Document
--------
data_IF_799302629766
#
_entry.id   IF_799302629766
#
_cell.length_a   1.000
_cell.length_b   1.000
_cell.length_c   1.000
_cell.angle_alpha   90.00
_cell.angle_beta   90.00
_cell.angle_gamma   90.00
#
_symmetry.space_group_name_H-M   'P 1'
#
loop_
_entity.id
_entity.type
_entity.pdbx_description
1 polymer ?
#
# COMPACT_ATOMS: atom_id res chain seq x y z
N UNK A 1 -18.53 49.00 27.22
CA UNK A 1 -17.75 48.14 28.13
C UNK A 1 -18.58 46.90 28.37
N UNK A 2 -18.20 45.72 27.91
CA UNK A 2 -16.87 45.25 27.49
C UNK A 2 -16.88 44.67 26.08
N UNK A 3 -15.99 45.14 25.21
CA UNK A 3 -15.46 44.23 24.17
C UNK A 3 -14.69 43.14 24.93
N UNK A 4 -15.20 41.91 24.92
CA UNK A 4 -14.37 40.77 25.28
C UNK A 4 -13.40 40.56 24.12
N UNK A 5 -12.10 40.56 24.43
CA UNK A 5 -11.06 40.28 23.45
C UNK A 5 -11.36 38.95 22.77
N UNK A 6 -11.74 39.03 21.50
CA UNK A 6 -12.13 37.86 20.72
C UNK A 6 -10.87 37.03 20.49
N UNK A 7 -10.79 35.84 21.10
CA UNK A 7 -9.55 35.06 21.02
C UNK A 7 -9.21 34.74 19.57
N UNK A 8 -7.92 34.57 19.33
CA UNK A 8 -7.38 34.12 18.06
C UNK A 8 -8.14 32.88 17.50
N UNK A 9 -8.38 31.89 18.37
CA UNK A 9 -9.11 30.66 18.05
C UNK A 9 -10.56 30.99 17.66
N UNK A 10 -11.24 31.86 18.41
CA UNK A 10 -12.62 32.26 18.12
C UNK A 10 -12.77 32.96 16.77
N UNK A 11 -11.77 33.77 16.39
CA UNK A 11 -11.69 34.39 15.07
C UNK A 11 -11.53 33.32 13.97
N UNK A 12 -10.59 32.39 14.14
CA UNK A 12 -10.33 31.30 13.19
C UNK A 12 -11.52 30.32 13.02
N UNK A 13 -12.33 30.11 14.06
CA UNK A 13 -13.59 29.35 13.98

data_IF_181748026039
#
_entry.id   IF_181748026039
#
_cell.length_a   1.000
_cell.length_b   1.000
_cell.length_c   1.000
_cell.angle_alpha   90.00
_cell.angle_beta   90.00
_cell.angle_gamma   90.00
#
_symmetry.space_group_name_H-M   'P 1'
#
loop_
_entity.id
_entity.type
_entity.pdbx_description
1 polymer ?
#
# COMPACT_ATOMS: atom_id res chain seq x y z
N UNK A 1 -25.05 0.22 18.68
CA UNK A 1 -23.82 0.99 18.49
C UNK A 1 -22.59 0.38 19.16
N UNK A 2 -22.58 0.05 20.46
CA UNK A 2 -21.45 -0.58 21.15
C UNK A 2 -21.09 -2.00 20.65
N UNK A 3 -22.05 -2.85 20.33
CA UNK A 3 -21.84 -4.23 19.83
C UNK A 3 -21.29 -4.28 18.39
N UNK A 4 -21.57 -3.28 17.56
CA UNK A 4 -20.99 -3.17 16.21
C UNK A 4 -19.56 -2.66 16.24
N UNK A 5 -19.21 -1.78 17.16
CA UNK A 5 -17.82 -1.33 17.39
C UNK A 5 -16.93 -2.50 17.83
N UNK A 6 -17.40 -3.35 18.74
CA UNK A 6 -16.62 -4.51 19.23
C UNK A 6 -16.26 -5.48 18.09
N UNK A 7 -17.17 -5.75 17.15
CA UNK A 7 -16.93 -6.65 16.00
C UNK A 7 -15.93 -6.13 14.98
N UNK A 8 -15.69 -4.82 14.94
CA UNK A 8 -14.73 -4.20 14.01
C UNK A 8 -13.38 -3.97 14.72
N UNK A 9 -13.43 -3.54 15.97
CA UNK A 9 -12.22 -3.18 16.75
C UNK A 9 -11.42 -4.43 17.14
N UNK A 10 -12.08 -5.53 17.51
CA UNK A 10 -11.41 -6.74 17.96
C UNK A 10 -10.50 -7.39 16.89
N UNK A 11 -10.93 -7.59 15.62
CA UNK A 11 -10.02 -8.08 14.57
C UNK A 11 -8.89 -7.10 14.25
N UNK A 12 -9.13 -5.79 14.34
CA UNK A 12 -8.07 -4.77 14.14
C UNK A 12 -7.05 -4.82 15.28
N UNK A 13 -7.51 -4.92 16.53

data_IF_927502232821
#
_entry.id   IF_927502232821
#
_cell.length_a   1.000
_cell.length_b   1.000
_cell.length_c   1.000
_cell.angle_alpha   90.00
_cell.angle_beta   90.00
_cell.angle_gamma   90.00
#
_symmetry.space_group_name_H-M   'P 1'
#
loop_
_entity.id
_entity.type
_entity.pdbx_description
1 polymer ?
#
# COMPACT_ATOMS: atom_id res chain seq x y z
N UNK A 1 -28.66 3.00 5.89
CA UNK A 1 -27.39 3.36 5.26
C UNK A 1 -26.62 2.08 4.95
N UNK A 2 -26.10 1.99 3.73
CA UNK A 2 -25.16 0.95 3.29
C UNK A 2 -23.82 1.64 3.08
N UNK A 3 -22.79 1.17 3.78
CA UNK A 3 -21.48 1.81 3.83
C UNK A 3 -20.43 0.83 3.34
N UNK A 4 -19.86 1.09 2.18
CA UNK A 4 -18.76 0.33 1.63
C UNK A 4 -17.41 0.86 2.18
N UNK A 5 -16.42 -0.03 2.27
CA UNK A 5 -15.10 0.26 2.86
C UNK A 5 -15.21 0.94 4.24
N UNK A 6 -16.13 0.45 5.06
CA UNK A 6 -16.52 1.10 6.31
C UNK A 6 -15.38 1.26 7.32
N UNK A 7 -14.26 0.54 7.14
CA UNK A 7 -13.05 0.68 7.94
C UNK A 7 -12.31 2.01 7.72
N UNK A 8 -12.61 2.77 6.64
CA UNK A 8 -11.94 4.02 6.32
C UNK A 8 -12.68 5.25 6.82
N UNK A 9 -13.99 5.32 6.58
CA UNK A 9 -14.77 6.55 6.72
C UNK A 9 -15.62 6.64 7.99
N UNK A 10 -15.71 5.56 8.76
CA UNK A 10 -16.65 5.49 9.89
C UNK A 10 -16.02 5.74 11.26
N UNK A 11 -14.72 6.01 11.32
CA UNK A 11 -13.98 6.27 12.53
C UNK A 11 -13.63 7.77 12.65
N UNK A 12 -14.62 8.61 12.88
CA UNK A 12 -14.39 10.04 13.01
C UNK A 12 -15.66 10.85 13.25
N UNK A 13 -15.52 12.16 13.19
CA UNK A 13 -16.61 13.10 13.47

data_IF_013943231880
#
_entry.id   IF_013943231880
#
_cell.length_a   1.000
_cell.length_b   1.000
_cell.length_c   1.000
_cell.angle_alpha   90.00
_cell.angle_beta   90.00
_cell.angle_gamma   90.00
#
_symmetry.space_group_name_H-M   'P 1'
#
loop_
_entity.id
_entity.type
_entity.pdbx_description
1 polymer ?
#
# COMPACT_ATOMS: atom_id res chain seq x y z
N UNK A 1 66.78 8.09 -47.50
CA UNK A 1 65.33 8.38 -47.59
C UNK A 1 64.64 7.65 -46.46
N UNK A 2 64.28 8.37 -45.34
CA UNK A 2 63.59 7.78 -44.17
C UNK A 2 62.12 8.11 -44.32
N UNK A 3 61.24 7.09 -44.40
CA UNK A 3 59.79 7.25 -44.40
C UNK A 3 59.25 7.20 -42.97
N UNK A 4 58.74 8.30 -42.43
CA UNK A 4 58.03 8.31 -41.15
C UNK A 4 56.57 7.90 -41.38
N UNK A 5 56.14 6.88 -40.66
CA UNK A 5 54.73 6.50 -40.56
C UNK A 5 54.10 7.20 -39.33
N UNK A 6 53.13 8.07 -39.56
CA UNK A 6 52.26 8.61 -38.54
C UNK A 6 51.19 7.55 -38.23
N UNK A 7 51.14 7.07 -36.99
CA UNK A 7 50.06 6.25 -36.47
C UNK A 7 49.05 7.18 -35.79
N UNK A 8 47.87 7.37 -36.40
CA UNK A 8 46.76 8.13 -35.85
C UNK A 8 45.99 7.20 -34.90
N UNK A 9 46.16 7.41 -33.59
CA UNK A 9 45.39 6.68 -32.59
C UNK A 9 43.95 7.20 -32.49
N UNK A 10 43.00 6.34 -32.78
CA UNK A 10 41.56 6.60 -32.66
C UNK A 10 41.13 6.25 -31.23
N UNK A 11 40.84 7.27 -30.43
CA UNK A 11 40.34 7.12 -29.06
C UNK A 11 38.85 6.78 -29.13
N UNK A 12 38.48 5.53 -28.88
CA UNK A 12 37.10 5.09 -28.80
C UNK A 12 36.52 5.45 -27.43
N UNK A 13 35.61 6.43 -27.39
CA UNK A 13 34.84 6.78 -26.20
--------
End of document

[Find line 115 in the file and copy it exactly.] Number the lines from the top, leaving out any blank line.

N UNK A 13 -7.51 -4.92 16.53